Felt (cut into 10 cm x 15 cm pieces)
Notecards
Painter’s tape
Cotton balls
Newspaper
Copier paper
Construction paper
Paper towels
Tissues
Straws
Paper plates
Craft pipe cleaners / fuzzy sticks
Craft / Popsicle sticks
Foam sheets

Safety Precautions

Remind club members about the importance of using scissors properly in the classroom. Club members should never walk or horse around with scissors. Use blunt-nosed scissors if at all possible.

[Note: We don’t have room to include all of the career links and supplemental materials, but we will distribute a copy of this activity as a part of the workshop.]

6. Describe how you will make yourself available/offer support to the participants for continuing their learning and collaboration after they return to their home institutions.

We can offer support through The Science House at NC State, who is partnering with Dr. Meg Blanchard at NC State in the College of STEM Education. We still are running STEM clubs in NC and we are getting this out as part of an activity book on how to start STEM Clubs, so we are available for help. Our partner at CIBL is assembling all of the materials kits for those who want to buy materials through a vendor.
7. If appropriate, provide a pertinent reference list. (Reference list does not count as part of the proposal word limit.)
Resources

Videos
Great video to prove sound is caused by vibrations: https://www.youtube.com/watch?v=cedfX-gzHuM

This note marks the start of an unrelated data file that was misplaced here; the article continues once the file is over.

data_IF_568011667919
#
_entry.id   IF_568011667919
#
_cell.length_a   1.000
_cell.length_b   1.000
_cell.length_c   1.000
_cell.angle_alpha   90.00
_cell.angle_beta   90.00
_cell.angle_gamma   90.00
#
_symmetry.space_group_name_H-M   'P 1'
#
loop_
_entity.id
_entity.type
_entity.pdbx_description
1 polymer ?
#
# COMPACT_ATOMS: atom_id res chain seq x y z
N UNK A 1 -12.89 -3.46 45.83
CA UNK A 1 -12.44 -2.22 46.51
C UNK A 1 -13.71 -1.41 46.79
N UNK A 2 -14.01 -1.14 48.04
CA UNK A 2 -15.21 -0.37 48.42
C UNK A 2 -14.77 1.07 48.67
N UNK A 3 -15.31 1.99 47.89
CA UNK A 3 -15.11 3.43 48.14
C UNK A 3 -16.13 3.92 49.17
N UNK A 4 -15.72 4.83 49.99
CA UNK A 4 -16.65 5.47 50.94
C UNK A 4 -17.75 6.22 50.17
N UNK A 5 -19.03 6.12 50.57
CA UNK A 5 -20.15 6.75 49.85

Trailer: Essentials of Audio Engineering with Young Guru: https://youtu.be/bvwRBRhq2RI (1:16)
Sound Engineer’s Hard Work (humorous): https://youtu.be/G2Rhh_4GZmU (1:18)
DIY $23.00 Mini Sound Booth building in under an hour: https://youtu.be/UTeUeRxAS7M (5:38)

Optional Assessment

Sound is a form of _____.
Energy
Work
Volume

Sound travels best through _____.
Water
Air
Solid

Sound moves in _____ directions.
All
One
Two

_____ is the highness or lowness of a sound.
Volume
Tension
Pitch

A movement back and forth produces sound is called _____.
Vibration
Sound
Air

_____ is an organized pattern of sound.
Pitch
Rhythm
Noise

The speed of the vibration is called _____.
Pitch
Rhythm
Frequency

The amount of force placed on an object that affects how tight or loose it is is called _____.
Tension
Speed
Energy

The loudness or softness of a sound is _____.
Pitch
Volume
Noise

Sound travels through waves called _____.
Sea waves
Transverse waves
Compressional waves